Sprain Brook Academy commencement

Ten graduates receive high school diplomas through unique county-SWBOCES partnership

Ten Sprain Brook Academy students received high school diplomas at a commencement ceremony July 12 at the Westchester County Department of Correction. 

Family, mentors and other invited guests rose to their feet as the students filed into the jail’s Albert Memorial Chapel, clad in bright blue caps and gowns while ‘pomp and circumstance’ played. 

The ceremony began with an invocation by Evangelist Vicki Mills and opening remarks by Dr. Michele Darby, Sprain Brook Academy principal. Fighting back tears, Darby took time to showcase the accomplishments of each of the graduates, noting that the Southern Westchester BOCES educational team and the Department of Correction staff form close bonds with the young men and women. Dr. Darby noted that one of the graduates, Dashawn H., 18, of Mount Vernon, recently passed five Regents examinations in the span of a single week.

“It is vitally important to us as educators to help ensure that these students of ours have a sense of normalcy in their lives. That includes seeing that their parents and guardians have the opportunity to celebrate their achievements on a day such as this,” Dr. Darby said following the event.

Correction Commissioner Joseph K. Spano addressed the graduates, stating: “Westchester County commits a tremendous amount of resources to support you in your path forward. When you came here, you could have simply waited out your time but instead availed yourselves of these many opportunities offered to you. Do not get complacent with what you have accomplished today; it is not the last but instead the first of many steps along your journey.”    

Spano then offered the dais to Brooklyn-based gallery owner and artist Richard Beavers, who gave a powerful keynote address detailing his own involvement with the criminal justice system and, ultimately, his journey to become one of the most recognized African-American art gallery owners in the country. 

Beavers spoke about being born to a 16-year-old single mother, who placed emphasis on his education, travel and spirituality in his formative years. As an adolescent, Beavers succumbed to poor decisions and other societal factors present in 1980s New York City, including drug sales, multiple jail bids and street violence. While sitting in a Baltimore jail cell separated from his family, Beavers committed to extracting himself from the environment that played into his bad decisions; he returned home and got an entry-level position with MTV Networks. While the road was by no means easy, Richard prevailed and, in 2007, established the Richard Beavers Gallery, a contemporary fine art gallery that showcases pieces that depict life in an urban environment.  He told the students “There’s a saying: God looks out for babies and fools. You are neither. As you sit here today, you are far more prepared for success than I was when my choices placed me in a similar situation. Take what you have earned and use it to support yourselves, your families and your future.”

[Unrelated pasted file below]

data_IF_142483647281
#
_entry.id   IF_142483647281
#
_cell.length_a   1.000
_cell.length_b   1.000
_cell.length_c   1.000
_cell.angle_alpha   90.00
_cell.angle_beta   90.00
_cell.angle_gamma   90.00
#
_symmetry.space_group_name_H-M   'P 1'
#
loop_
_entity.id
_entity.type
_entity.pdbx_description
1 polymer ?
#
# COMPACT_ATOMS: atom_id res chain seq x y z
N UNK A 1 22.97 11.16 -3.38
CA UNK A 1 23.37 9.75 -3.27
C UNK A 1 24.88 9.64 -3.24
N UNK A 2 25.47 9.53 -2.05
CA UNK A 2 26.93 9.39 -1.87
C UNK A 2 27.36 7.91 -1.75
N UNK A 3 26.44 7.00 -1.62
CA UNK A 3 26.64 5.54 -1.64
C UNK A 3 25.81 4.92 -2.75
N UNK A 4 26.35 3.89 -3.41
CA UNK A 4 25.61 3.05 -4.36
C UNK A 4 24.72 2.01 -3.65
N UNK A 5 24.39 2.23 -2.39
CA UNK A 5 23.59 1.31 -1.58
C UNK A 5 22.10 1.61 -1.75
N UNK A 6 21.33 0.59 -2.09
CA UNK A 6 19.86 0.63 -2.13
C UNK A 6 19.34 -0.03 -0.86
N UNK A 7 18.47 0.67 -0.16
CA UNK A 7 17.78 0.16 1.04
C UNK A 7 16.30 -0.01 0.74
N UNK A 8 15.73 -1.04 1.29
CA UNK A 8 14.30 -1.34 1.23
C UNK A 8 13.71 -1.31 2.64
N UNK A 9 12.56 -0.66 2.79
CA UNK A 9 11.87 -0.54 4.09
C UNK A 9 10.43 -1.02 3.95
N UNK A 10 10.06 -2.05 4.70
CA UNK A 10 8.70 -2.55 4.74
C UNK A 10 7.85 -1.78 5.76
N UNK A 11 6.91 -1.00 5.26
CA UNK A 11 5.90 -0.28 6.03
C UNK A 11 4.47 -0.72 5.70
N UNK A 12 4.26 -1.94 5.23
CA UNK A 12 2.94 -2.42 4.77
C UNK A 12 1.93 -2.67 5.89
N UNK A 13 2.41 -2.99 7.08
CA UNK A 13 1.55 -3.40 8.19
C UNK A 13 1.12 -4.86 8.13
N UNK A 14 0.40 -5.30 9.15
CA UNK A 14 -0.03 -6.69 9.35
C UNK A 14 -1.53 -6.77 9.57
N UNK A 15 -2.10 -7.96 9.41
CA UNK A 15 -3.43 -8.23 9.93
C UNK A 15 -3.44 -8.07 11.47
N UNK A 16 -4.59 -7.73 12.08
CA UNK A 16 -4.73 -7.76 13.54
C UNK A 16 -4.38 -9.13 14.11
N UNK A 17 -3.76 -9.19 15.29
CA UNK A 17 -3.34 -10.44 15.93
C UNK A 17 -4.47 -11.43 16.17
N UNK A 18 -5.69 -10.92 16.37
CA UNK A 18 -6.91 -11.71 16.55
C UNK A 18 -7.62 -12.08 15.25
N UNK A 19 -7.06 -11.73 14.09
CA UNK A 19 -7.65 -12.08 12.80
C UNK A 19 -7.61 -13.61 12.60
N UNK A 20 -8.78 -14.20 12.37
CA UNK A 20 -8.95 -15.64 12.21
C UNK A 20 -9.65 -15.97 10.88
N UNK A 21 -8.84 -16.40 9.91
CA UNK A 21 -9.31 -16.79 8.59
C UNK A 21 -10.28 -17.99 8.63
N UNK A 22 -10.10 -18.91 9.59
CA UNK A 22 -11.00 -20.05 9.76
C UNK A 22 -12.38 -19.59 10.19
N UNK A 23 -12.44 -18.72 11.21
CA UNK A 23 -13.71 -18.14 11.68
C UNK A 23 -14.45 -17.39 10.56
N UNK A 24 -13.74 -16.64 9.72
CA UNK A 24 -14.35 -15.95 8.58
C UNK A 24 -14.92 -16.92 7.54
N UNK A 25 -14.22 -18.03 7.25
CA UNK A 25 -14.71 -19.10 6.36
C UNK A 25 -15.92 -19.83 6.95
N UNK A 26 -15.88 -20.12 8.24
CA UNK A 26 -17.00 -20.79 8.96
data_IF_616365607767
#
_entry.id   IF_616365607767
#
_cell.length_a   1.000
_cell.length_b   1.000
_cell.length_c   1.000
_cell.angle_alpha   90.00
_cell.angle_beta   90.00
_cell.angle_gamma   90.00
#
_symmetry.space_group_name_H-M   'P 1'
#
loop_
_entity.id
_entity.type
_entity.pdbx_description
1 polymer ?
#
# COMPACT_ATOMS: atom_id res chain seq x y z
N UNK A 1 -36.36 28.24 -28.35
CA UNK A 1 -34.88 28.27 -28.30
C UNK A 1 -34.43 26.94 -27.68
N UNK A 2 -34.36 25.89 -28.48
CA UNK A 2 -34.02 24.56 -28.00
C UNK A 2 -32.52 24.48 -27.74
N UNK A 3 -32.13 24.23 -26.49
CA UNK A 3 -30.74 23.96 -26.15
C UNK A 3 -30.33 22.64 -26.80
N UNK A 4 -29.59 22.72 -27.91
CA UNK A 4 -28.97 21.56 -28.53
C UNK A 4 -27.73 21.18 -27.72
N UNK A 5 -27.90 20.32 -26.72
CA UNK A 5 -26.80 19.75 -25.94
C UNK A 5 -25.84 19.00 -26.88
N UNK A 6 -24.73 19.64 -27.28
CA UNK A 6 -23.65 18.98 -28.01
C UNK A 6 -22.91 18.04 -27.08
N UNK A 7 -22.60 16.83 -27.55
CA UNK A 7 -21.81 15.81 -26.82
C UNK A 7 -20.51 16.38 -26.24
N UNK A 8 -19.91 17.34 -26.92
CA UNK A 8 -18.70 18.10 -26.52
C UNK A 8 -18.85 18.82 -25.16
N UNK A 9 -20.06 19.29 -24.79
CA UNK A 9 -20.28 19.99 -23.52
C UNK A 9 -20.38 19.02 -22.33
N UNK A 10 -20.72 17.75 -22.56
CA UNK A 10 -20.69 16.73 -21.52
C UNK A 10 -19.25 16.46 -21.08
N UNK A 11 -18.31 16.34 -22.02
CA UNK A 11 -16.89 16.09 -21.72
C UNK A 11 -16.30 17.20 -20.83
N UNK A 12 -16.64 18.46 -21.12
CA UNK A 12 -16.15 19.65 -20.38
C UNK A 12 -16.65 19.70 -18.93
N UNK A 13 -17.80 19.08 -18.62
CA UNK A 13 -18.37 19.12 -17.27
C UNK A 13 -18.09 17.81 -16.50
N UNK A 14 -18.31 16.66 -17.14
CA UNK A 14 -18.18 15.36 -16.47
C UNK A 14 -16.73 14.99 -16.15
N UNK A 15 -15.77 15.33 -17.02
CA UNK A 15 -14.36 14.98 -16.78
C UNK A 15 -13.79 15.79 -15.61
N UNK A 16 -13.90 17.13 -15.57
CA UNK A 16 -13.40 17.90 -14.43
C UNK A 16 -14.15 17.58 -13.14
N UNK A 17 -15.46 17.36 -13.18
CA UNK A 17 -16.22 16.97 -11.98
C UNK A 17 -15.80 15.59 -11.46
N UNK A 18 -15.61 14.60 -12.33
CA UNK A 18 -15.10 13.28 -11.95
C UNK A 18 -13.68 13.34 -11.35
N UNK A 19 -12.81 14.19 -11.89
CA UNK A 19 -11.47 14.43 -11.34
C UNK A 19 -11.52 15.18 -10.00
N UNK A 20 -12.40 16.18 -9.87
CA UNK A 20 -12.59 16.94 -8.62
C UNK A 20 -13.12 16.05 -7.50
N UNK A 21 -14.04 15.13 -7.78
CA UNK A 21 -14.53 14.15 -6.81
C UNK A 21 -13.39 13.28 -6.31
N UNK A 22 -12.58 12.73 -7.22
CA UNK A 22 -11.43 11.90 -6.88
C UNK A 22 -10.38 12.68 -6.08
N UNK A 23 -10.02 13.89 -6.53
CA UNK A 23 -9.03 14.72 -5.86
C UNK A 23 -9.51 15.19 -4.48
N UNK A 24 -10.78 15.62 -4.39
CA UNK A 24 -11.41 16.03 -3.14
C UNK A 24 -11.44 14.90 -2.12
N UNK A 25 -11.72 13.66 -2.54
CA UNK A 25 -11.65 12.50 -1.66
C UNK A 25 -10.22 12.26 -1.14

In closing the ceremony, First Deputy Commissioner Louis A. Molina discussed the holistic approach that Westchester County takes towards providing services to those in its care. Molina stated: “As an agency, we commit ourselves to this mission, from the Commissioner’s office to the frontlines, recognizing the importance that each stakeholder plays. This includes our uniformed staff and supervisors, our onsite service providers, spiritual care givers and many, many partners. Through a coordinated effort, we are breaking the cycle of incarceration and continuing to change lives.”

For many years, the County has partnered with Southern Westchester BOCES to ensure that young offenders as well as adult learners have the opportunity to pursue a high school diploma while in jail. Inmates under 19 years old are considered a ‘special needs’ population by County jail officials based upon their cognitive, social and developmental needs. As a result, they receive a wide array of educational, therapeutic and recovery-related programs. Several of today’s graduates have already received acceptance letters to Manhattan College, and are taking college-level courses at the jail and at no cost to taxpayers.

“We are grateful to Westchester County and to the Department of Correction for the opportunity to collaborate on the important mission of bringing educational services to these students, providing them a path by which to make a positive transition in their lives. This latest graduation ceremony was a vivid illustration of the success of our shared efforts,” stated Claudia Murphy, Senior Director of Adult, Community and Career Services for Southern Westchester BOCES.